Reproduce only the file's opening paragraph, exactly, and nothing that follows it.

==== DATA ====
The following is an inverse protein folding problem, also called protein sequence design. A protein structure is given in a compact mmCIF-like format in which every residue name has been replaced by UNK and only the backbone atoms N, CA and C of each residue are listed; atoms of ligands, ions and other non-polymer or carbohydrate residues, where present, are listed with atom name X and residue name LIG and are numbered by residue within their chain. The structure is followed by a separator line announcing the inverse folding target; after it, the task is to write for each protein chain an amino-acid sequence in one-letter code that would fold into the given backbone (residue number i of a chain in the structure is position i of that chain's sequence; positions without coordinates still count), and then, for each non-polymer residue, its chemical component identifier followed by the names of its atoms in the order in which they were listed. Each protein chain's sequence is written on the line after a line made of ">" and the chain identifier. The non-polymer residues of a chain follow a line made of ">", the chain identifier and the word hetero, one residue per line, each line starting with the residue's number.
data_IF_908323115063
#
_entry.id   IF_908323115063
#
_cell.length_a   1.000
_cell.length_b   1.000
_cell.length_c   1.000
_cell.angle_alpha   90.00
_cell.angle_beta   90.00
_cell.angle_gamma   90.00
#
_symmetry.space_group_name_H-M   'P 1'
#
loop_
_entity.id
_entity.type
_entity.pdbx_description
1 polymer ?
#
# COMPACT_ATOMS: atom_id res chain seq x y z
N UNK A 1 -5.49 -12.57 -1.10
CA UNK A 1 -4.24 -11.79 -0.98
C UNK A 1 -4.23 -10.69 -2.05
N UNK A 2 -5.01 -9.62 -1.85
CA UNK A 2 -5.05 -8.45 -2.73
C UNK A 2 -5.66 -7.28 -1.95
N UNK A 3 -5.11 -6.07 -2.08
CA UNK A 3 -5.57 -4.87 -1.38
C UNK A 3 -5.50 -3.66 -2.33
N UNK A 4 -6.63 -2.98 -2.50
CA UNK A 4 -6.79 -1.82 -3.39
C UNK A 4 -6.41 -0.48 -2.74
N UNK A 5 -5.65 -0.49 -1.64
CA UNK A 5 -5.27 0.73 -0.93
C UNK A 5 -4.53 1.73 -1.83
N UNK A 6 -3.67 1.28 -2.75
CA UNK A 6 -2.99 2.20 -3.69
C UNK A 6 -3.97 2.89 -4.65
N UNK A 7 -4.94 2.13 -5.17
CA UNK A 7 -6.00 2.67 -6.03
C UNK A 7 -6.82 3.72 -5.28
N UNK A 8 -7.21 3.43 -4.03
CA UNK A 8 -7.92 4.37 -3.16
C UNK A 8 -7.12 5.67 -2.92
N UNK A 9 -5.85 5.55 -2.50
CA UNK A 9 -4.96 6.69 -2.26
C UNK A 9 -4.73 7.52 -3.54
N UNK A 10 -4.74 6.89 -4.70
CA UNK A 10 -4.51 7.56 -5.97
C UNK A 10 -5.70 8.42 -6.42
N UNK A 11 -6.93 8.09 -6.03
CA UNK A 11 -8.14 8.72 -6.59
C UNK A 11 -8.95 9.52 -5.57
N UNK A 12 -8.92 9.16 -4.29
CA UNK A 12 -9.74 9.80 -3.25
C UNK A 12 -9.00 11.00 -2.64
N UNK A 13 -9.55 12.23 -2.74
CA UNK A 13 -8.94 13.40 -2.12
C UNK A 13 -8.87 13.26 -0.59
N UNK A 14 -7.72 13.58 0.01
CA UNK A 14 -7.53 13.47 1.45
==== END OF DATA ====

The following is an inverse protein folding problem, also called protein sequence design. A protein structure is given in a compact mmCIF-like format in which every residue name has been replaced by UNK and only the backbone atoms N, CA and C of each residue are listed; atoms of ligands, ions and other non-polymer or carbohydrate residues, where present, are listed with atom name X and residue name LIG and are numbered by residue within their chain. The structure is followed by a separator line announcing the inverse folding target; after it, the task is to write for each protein chain an amino-acid sequence in one-letter code that would fold into the given backbone (residue number i of a chain in the structure is position i of that chain's sequence; positions without coordinates still count), and then, for each non-polymer residue, its chemical component identifier followed by the names of its atoms in the order in which they were listed. Each protein chain's sequence is written on the line after a line made of ">" and the chain identifier. The non-polymer residues of a chain follow a line made of ">", the chain identifier and the word hetero, one residue per line, each line starting with the residue's number.